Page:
By 2050, the proportion of renewable energy is projected to reach 67.5-71.5 per cent of electricity production.

In promoting renewable energy development, Vy noted that Việt Nam has many favourable natural conditions for this trend.

Solar and wind power are now competitive with coal-fired power due to technological advancements and large-scale investment projects.

From negligible capacity before 2017, Việt Nam’s power system now boasts over 16,500MW of solar power capacity (half of which is rooftop solar) and over 4,500MW of wind power capacity, accounting for 30 per cent of the national power system’s total capacity.

Renewable energy sources are expected to continue seeing a significant decrease in cost over the coming decades, while fossil fuel-based power costs are likely to rise due to increasingly stringent environmental protection requirements.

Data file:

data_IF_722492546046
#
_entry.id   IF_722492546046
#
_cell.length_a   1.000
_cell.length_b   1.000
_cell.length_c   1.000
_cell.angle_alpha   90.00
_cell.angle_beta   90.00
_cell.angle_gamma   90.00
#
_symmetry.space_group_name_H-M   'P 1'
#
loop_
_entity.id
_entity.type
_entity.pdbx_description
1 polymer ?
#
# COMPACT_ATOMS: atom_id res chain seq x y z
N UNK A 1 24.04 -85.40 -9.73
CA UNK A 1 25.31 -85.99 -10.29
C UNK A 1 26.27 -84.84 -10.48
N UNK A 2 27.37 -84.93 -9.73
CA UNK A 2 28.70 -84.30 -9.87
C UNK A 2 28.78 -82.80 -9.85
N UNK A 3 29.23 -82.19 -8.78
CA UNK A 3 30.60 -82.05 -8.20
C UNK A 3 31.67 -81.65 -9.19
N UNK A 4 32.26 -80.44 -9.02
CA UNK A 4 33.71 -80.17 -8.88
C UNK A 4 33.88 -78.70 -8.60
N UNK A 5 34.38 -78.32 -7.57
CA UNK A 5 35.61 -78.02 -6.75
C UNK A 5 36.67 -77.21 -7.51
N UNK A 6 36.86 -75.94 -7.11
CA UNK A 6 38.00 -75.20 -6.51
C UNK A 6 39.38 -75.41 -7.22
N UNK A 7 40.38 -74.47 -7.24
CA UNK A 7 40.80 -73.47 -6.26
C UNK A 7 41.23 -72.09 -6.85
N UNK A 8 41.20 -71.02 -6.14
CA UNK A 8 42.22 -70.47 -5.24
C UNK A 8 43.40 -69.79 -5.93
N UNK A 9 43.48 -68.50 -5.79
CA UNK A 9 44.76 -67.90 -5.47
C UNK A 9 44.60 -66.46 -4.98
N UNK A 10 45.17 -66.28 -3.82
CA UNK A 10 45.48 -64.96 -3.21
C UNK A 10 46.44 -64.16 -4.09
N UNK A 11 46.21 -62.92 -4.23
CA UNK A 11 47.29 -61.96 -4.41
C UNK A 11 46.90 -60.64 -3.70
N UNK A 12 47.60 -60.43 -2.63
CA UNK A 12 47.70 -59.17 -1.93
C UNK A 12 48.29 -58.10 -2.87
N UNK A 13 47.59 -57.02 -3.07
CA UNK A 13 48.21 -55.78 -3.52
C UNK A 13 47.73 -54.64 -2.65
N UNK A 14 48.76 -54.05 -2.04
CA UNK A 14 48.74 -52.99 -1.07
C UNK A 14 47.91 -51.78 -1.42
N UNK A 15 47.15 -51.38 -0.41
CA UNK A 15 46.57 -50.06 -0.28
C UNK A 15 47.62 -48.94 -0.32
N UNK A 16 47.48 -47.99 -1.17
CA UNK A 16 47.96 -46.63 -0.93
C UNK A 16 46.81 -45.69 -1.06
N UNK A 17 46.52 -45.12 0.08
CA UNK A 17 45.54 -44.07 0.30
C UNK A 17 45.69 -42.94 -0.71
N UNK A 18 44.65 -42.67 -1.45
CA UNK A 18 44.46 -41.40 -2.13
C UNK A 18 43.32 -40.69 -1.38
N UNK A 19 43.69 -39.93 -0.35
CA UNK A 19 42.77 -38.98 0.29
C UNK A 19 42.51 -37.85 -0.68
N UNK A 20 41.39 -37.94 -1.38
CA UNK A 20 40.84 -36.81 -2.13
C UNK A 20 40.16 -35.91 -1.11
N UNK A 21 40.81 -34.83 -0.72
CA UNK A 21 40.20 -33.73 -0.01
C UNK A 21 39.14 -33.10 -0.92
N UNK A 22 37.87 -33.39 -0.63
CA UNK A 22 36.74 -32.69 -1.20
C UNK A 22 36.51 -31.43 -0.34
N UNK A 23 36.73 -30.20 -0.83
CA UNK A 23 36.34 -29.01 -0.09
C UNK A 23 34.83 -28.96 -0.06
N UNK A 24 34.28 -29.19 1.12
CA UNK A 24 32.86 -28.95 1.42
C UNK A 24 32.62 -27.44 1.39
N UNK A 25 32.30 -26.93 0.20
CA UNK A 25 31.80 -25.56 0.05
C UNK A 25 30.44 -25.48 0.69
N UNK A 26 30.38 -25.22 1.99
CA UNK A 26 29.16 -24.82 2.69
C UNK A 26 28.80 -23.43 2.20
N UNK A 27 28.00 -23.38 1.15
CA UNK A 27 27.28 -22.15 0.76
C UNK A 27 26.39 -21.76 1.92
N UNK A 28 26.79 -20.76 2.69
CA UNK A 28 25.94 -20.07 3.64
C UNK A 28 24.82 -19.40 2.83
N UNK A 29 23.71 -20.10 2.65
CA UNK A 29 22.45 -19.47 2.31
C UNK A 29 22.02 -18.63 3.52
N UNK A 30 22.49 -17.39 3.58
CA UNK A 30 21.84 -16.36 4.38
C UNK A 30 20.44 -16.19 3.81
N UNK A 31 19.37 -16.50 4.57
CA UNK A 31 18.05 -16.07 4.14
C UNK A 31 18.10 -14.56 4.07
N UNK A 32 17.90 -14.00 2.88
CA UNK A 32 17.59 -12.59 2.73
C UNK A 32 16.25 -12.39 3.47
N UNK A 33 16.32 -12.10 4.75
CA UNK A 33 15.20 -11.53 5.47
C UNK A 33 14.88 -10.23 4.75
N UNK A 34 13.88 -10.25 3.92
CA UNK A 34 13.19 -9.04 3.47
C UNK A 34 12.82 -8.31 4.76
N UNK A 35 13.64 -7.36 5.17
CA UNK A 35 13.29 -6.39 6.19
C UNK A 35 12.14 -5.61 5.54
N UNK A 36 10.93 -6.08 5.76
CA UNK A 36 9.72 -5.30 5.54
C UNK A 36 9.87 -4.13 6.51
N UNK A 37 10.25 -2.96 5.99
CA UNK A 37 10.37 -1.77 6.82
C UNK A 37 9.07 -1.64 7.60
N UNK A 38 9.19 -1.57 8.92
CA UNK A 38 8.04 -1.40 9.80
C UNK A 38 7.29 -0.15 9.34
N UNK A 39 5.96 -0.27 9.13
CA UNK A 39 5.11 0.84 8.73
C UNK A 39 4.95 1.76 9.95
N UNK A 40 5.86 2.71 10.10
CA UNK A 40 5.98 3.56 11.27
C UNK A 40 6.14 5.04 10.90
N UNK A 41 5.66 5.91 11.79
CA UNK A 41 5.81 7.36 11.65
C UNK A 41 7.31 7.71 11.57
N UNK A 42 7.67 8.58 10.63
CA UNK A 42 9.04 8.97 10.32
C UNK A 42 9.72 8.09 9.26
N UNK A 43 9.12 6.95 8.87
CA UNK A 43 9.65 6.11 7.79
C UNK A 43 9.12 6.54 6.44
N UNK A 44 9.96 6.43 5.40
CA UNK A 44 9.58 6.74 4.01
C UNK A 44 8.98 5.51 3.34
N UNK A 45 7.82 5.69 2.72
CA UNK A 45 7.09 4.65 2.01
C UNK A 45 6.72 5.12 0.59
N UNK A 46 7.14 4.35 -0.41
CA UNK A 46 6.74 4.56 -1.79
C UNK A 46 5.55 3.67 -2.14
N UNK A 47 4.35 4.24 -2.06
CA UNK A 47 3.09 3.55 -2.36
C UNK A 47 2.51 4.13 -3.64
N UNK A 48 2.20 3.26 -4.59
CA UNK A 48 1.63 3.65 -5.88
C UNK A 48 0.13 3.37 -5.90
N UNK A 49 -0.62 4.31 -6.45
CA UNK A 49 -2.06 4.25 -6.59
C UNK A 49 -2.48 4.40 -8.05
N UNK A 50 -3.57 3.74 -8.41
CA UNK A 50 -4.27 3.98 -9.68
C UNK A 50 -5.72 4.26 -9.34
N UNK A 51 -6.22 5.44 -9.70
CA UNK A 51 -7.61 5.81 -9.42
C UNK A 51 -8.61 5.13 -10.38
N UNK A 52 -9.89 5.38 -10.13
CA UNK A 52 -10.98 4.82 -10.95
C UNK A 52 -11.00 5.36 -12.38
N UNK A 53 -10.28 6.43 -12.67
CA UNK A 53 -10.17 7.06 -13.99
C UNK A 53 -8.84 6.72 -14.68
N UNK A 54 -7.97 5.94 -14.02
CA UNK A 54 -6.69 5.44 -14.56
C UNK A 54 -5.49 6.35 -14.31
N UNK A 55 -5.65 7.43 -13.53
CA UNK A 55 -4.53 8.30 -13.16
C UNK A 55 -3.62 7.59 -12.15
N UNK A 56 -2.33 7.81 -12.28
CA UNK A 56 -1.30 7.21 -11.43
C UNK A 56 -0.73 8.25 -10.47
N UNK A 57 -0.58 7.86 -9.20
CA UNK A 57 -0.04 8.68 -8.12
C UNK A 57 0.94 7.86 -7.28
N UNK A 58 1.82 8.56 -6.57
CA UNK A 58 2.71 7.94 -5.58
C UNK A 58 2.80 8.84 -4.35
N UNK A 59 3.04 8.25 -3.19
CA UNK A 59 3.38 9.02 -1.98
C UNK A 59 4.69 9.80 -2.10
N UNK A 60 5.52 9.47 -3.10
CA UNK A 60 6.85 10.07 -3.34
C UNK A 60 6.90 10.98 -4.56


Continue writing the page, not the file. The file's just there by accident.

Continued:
Additionally, the myriad issues caused by fossil fuels, such as air pollution and widespread climate change, have led the Government, businesses, investors and the public to recognise the necessity of reducing greenhouse gas emissions in the economy.

The Government has set a goal to rapidly increase the share of renewable energy in the overall energy balance, aiming for renewable energy to account for over 90 per cent of primary energy consumption by 2050, up from 31 per cent in 2020.

Technological advancements are accelerating the replacement of fossil fuels with renewable energy.

Vương Quốc Thắng, member of the Science, Technology, and Environment Committee of the National Assembly, said that the transition from fossil fuels to renewable energy is happening swiftly, driven by sustainable development needs and environmental safety requirements.